(Top TIP: BUY A COPY. It is packed with current up to date information, with no bullshit and has good attention to detail.)
Over breakfast the problems begin to surface. The easy part was last night, when we all agreed to team up. Two bums with a clapped out Ford, two young German lovers with a Unimog decked out to the nines and one Irish man, wife and child with a seasoned Land Rover. Fuel is the first problem. Where we are going there is no fuel to be had until we reach Kasane over two hundred kilometers away as the crow flies on the other side of Chobe. > The second largest of Botswana national parks covering over 11,000sq km. The nearest possibility is back in Maun. It is decided that the Unimog, which has a large spare tank, will go into Maun and fill up. We still have over 150 liters but we have learned the hard way that any off-road driving especially in sand burns up more fuel than one assumes. The last thing one wants it to have to lug a jerry can on foot through bush where there is every prospect you might run into hungry lion. Never mind the distances, the sun, and the impossibility of carrying a full jerry can which would all end in a spectacular failure.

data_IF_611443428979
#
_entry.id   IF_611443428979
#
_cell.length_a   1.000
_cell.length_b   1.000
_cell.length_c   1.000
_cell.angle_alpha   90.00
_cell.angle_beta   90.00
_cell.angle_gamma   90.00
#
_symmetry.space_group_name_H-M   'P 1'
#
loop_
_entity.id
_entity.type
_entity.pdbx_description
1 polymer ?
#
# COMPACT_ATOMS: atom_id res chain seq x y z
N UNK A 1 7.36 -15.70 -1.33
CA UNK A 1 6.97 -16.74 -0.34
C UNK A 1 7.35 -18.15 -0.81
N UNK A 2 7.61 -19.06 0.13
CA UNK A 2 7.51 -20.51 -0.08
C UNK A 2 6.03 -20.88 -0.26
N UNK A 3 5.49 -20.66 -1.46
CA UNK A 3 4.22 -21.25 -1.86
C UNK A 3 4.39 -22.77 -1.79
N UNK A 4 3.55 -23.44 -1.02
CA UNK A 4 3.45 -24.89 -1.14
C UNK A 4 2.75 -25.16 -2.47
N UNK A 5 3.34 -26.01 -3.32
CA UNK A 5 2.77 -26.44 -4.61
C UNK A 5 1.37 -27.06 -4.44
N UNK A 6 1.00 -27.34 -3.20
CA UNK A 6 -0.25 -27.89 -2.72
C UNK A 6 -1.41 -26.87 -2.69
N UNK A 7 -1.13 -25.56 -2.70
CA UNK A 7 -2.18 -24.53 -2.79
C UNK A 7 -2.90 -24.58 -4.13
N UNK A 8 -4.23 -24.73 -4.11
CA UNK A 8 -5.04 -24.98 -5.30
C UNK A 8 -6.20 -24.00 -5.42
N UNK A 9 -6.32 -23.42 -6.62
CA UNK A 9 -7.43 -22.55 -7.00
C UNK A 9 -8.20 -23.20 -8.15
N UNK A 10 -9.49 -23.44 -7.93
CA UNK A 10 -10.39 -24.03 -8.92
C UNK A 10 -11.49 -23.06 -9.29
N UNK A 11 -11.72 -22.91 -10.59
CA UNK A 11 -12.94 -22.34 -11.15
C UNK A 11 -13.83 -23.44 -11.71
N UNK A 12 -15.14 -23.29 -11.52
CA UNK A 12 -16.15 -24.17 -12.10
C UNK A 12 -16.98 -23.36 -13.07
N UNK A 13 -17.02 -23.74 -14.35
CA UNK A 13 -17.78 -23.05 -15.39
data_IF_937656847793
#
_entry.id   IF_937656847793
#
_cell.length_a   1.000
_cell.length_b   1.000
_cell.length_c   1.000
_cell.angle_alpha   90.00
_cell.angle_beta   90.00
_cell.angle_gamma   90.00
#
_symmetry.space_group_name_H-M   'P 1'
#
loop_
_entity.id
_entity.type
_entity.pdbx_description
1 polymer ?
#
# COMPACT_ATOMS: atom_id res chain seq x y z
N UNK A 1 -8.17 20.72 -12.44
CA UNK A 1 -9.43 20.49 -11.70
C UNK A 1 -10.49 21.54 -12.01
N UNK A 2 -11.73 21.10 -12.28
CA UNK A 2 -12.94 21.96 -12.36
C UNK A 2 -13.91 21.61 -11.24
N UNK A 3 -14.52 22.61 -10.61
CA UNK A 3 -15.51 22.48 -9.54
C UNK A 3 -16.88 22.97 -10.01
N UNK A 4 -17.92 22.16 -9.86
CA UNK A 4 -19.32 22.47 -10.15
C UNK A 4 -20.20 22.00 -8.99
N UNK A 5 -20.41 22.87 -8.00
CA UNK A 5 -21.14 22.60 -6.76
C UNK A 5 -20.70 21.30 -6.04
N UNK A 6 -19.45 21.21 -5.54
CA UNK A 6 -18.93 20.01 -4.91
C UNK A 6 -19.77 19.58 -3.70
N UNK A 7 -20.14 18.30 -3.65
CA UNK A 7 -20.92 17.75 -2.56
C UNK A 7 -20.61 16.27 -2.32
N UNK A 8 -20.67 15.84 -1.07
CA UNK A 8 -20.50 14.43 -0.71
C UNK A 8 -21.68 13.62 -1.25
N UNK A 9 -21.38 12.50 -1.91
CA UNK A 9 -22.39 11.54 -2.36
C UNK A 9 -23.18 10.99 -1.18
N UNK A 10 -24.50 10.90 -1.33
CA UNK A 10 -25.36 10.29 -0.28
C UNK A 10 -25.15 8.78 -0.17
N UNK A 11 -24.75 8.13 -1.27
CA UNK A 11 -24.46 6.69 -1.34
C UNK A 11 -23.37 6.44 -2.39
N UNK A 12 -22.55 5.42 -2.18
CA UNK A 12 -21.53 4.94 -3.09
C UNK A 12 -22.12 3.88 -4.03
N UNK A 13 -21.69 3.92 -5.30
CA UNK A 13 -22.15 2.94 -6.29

Looking at the two Ford reprobates warthog has a face like a smacked bum as red as a beetroot when I insist that it’s money up front for the fuel. They have just discovered that Rickey’s credit card is missing > “Must have left it in the supermarket in Maud.” “He will have to go back with them and see if he can find it.”
A decision is taken to meet up at the North Gate later that evening. We leave in the late afternoon. Meandering along now with an inner knowledge of Moremi’s tracks we get one surprise an up to the bonnet fording of a large pothole. Arriving at the North gate there is no sign of the others. Pitch No 87 is on the roof looking out on a long narrow wooden bridge that crosses over a dried out river to a small village and North Gate. Florence and I take a wander across the bridge while Fanny prepares dinner. We return with a few cold beers. There is still no sign of the others. Whether we see them tonight is now in doubt. Darkness is approaching fast. An hour later the alarms of the local monkey population announces the fords arrival to be followed some thirty minutes later by the bouncing lights of the unimog. The card has being recovered and everything is oxo for the morning. Both Germans look a little worse for wear. Fanny serves dinner to all.
TO BE CONTINUED.
DONATION NEWS; The good news is that they might break Zilch any moment. The bad news is it look very unlikely to happen, but hope is eternal.
Robert Dillon. Account no 62259189. Ulster Bank, 33 College Green Dublin 2. Sorting code 98-50-10